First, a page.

The volume which you hold with your pale, sensitive, artistic, long-fingered hands is not for all audiences. If you suffer or believe strongly that you may suffer from any of the following reactions to insalubrious literature:

  • Onnayance at Onanism
  • Frumpiness at Rumpy-Pumpiness
  • Peevity at Perversity
  • Paroxysm at Cynicism
  • So Far He’s Choking at Low-Tarry Smoking

you may need to give this away as a gift (but definitely buy it, obviously) or donate it to a prison or school library, if one can tell the difference anymore. BUT YOU SHOULD NOT READ IT. It has … sex stuff.

Think of the children, for God’s sake!

Get ahold of yourself please, madam.The first amusement in the present collection is “Mud Men,” a cross of television’s MadMen and H.P. Lovecraft’s Dagon tales, which looks at what would happen if the town of Innsmouth, Massachusetts was looking for an ad firm to run its new PR campaign. You might want to read this one a couple of times to catch all the Easter eggs.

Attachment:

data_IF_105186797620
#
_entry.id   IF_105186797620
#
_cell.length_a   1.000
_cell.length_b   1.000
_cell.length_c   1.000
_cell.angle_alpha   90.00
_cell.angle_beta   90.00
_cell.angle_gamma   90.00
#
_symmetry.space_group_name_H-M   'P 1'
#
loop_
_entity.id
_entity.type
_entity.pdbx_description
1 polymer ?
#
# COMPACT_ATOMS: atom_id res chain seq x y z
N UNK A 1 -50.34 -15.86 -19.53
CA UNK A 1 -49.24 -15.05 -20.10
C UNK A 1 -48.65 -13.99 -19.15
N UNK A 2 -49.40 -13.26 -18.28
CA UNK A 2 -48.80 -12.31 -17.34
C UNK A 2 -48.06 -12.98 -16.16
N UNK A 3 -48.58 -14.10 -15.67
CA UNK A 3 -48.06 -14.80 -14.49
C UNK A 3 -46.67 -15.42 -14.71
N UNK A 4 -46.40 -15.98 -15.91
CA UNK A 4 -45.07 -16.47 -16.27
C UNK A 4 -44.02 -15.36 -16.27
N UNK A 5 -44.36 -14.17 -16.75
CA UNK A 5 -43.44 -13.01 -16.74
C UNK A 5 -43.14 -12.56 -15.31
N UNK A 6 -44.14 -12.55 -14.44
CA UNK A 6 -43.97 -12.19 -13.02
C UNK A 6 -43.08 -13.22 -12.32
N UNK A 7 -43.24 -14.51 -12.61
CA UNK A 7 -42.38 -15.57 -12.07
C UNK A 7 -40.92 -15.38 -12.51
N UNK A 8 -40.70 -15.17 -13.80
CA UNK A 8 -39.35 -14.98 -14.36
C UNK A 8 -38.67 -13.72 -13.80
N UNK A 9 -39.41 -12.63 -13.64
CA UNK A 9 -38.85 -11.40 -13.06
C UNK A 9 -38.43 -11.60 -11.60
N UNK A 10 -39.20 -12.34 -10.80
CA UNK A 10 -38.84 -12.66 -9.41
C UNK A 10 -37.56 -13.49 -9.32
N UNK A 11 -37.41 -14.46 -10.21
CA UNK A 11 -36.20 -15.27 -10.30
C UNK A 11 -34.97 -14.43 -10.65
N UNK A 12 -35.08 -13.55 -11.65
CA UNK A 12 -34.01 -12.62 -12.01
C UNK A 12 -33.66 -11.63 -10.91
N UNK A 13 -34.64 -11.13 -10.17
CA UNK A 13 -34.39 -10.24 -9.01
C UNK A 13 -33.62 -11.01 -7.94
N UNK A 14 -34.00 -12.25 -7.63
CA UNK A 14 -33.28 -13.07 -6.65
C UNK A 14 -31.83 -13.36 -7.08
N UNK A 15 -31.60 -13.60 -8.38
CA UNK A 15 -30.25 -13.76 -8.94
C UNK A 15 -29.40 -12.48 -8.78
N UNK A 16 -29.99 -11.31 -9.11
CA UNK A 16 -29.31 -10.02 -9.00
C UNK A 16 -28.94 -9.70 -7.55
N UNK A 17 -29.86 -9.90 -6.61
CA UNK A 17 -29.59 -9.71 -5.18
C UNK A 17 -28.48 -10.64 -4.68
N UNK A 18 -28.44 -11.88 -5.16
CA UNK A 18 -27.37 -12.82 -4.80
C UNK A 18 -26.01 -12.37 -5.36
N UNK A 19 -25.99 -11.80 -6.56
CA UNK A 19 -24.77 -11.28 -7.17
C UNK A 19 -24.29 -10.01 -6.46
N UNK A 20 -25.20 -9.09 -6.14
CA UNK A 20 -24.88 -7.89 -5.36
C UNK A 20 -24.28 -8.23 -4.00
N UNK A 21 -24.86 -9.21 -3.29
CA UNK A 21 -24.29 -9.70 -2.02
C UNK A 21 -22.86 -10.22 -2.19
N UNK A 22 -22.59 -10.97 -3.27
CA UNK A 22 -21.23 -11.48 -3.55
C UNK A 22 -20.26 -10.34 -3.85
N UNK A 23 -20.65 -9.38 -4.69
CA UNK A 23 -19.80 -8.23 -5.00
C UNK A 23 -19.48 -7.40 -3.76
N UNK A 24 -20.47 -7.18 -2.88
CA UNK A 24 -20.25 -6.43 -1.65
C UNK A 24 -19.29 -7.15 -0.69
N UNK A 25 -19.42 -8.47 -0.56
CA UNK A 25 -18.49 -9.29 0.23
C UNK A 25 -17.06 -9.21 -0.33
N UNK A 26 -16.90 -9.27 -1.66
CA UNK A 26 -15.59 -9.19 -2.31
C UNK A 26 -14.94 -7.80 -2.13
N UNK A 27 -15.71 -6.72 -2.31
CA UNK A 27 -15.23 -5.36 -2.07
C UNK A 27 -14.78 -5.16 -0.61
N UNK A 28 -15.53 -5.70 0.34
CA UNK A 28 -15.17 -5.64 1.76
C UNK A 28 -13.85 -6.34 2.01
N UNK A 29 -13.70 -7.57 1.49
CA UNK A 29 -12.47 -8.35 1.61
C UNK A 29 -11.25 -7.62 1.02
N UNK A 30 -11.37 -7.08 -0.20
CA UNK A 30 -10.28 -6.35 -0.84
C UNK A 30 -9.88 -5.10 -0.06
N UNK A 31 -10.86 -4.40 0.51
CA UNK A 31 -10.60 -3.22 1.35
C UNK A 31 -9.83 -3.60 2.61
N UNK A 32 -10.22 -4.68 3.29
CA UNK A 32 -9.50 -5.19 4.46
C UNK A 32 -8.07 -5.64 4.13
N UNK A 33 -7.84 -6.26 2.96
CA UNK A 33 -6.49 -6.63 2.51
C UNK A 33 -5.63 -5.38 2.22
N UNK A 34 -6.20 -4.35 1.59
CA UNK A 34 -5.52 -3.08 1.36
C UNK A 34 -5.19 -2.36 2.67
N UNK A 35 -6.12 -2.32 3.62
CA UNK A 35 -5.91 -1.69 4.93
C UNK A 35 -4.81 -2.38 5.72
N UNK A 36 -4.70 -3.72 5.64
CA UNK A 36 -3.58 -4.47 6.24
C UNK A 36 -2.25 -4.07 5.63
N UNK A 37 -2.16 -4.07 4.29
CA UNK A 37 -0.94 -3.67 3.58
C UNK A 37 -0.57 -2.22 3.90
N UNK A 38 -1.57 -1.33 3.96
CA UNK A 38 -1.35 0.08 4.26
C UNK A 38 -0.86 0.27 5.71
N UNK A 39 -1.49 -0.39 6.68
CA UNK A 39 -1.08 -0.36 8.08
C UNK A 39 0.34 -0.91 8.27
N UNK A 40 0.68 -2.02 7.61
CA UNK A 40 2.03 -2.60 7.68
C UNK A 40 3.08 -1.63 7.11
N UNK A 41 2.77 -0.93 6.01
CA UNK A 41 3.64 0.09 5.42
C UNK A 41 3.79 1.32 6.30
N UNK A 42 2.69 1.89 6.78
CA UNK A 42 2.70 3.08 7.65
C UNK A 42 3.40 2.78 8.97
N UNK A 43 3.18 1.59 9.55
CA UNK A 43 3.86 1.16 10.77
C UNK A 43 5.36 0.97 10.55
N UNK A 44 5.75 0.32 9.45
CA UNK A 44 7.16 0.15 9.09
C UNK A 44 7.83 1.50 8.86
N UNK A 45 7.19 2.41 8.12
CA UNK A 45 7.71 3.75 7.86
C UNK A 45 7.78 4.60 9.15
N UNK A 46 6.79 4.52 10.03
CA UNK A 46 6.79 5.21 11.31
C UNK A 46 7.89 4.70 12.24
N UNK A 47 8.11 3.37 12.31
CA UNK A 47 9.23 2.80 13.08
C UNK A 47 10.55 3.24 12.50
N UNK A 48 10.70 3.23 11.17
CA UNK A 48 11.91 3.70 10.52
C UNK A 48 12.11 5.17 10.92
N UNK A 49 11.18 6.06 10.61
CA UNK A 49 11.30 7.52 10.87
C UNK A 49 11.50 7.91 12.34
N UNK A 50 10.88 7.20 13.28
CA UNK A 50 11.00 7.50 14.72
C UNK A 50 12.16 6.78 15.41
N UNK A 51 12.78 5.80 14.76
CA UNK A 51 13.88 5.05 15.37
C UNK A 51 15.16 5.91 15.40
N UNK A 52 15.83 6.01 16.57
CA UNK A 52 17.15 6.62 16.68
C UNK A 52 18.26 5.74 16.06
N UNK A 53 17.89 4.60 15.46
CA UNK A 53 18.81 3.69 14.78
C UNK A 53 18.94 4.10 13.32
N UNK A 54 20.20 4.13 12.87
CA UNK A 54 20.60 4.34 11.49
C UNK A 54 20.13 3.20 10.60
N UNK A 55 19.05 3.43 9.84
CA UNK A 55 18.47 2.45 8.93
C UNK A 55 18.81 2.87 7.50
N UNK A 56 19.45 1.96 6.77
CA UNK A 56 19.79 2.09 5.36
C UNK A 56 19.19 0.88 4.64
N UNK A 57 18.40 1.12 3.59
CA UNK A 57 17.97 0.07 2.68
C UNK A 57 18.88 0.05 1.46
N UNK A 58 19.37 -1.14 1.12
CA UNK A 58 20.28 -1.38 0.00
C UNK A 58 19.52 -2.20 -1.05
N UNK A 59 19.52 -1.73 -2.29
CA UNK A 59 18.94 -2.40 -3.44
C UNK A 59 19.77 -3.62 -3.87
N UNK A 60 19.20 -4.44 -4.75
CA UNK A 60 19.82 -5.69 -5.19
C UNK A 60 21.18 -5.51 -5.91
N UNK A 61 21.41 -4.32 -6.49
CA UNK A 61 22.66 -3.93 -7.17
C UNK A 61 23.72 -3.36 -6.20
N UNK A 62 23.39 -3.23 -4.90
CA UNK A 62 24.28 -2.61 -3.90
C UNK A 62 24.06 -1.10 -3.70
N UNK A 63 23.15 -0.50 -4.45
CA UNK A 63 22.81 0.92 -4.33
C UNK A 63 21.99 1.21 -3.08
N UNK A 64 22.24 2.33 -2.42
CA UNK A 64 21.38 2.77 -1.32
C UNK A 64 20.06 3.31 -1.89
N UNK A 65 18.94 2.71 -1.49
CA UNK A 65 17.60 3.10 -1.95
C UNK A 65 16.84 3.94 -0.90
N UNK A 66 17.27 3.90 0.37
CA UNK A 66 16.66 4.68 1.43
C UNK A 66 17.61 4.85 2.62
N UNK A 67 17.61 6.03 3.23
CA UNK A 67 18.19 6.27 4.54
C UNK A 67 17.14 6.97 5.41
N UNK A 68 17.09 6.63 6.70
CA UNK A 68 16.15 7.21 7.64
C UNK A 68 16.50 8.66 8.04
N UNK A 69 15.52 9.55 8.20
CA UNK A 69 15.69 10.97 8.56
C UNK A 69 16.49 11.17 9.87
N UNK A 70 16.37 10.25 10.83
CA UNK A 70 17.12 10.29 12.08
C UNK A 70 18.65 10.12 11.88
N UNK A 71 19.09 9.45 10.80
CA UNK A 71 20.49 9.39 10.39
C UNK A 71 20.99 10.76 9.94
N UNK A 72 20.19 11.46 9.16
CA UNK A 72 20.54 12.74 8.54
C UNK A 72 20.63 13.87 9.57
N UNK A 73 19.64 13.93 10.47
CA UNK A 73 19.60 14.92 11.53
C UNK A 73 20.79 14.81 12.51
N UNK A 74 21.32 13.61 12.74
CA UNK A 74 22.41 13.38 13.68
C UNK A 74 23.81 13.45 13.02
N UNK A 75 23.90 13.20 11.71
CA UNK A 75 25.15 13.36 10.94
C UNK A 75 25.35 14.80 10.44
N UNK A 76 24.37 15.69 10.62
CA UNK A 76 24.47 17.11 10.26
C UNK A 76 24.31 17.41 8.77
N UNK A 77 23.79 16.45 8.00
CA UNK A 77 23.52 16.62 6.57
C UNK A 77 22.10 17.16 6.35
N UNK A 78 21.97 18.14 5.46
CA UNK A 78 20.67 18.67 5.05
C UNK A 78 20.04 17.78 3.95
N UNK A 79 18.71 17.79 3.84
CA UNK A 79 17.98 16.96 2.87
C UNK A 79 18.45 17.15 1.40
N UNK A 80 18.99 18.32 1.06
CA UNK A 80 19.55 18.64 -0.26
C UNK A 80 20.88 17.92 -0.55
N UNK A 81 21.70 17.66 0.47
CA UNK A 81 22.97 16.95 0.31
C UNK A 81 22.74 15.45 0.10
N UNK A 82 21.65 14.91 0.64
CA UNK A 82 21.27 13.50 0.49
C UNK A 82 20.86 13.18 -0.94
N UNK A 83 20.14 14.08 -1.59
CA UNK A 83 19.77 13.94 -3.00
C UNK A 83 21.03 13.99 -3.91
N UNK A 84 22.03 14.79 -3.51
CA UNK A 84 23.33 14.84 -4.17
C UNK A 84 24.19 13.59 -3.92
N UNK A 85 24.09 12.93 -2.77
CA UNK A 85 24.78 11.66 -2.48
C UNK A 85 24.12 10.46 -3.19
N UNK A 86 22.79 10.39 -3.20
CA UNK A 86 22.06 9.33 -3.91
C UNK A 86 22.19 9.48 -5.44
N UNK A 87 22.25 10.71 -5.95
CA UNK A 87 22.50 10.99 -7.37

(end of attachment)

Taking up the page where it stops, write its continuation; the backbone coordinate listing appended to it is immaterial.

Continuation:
Next is “Cold Air,” a story that has nothing to do with Lovecraft until it has everything to do with Lovecraft. A lovely stranger entices our hero to sleep with her … but only after he fulfills a very morbid request.

Hoade’s Penny Dreadfuls 





Dan inhaled deeply on his High Point. Tastes sweet, like a cigarette treat! Not the most grammatical sentence in the world, but the slogan was good enough to keep the brand from collapse just after its launch in 1954, when those limey scientists told the world that smoking—a popular and perfectly legal act linked to good digestion and happy families back to the goddamn redskins—caused cancer and other fatal diseases. Fine, no more health claims, but it was undeniably a sweet-tasting smoke and who didn’t like a treat? People appreciated that, and what’s more, people liked to hear it from Bob Hope and Jackie Gleason on their Philco radios and Predicta television sets.